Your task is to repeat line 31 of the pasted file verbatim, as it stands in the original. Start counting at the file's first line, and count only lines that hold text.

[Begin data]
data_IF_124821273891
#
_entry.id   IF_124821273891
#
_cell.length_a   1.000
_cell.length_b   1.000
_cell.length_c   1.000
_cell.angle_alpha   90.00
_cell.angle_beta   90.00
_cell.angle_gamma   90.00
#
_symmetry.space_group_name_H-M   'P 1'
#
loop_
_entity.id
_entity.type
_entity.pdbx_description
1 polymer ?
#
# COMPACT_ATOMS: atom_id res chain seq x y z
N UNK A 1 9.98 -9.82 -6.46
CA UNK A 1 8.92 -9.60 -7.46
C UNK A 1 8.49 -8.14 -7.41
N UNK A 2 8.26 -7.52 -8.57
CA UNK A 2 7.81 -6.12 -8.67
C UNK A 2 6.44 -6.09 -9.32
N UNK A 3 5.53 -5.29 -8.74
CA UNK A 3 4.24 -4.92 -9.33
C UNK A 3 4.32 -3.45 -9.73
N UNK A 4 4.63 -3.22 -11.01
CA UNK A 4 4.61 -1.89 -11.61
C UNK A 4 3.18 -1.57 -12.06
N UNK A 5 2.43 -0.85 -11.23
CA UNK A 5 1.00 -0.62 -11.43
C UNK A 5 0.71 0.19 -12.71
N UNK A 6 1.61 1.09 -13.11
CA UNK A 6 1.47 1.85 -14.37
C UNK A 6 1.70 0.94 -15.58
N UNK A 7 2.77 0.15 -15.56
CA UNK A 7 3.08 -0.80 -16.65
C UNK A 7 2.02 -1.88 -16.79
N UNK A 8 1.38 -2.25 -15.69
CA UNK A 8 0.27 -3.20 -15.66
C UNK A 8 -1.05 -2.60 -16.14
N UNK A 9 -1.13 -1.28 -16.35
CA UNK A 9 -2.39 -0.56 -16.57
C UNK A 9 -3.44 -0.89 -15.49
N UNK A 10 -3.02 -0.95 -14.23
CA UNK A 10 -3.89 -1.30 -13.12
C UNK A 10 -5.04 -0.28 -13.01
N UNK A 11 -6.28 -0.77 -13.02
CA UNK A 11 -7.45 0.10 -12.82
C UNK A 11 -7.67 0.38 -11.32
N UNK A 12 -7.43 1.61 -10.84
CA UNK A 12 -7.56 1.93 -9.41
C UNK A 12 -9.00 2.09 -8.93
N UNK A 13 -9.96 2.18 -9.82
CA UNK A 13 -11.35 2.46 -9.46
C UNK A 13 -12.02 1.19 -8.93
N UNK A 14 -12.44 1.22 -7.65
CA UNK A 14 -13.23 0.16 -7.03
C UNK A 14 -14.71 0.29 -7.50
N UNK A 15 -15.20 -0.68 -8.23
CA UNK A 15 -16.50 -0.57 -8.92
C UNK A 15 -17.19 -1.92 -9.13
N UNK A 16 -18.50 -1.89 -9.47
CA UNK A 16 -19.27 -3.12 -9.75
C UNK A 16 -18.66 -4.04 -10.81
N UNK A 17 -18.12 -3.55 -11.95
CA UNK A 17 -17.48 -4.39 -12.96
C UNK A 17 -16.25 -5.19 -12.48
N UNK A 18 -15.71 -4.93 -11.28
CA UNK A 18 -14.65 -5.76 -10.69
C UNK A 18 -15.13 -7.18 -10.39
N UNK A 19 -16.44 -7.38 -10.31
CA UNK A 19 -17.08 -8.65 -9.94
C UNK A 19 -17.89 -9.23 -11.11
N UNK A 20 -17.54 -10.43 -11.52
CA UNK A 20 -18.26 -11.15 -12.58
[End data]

CA UNK A 4 4.61 -1.89 -11.61